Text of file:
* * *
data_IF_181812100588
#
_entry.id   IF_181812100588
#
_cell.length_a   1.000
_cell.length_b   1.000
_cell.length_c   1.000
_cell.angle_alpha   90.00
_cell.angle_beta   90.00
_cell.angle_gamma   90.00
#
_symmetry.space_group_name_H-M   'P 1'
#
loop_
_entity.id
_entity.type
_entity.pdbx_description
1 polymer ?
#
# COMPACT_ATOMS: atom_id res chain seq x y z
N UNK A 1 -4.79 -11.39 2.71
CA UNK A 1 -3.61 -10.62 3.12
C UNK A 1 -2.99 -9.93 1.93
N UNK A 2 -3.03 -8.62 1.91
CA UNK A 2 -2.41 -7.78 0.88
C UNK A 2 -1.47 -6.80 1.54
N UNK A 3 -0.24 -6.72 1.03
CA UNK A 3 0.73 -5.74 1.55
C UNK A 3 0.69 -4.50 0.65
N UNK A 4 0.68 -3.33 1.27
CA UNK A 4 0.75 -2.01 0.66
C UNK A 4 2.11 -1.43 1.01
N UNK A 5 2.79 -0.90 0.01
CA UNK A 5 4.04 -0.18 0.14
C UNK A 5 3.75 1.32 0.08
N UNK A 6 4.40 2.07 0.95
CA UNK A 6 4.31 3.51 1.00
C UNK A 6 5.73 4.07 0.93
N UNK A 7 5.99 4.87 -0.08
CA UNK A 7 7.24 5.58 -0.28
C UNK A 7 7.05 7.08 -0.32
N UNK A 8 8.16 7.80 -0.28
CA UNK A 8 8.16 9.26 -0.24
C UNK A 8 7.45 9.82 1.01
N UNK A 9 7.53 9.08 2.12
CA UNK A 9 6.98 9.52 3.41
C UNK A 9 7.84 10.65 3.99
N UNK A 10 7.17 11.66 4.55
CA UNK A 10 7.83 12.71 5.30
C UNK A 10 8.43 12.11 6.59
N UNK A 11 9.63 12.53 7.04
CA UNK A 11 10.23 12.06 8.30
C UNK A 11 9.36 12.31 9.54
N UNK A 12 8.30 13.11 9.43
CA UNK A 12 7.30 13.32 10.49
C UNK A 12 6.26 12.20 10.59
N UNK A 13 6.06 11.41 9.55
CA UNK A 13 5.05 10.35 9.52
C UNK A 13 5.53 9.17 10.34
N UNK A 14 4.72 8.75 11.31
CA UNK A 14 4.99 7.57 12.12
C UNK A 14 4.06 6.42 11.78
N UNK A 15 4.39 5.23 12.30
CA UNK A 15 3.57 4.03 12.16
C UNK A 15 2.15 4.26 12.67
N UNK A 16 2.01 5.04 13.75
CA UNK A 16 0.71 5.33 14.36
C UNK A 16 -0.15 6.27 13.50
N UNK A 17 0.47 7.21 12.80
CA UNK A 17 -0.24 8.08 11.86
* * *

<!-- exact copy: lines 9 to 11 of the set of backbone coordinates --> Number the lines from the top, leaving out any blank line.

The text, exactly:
_cell.angle_beta   90.00
_cell.angle_gamma   90.00
#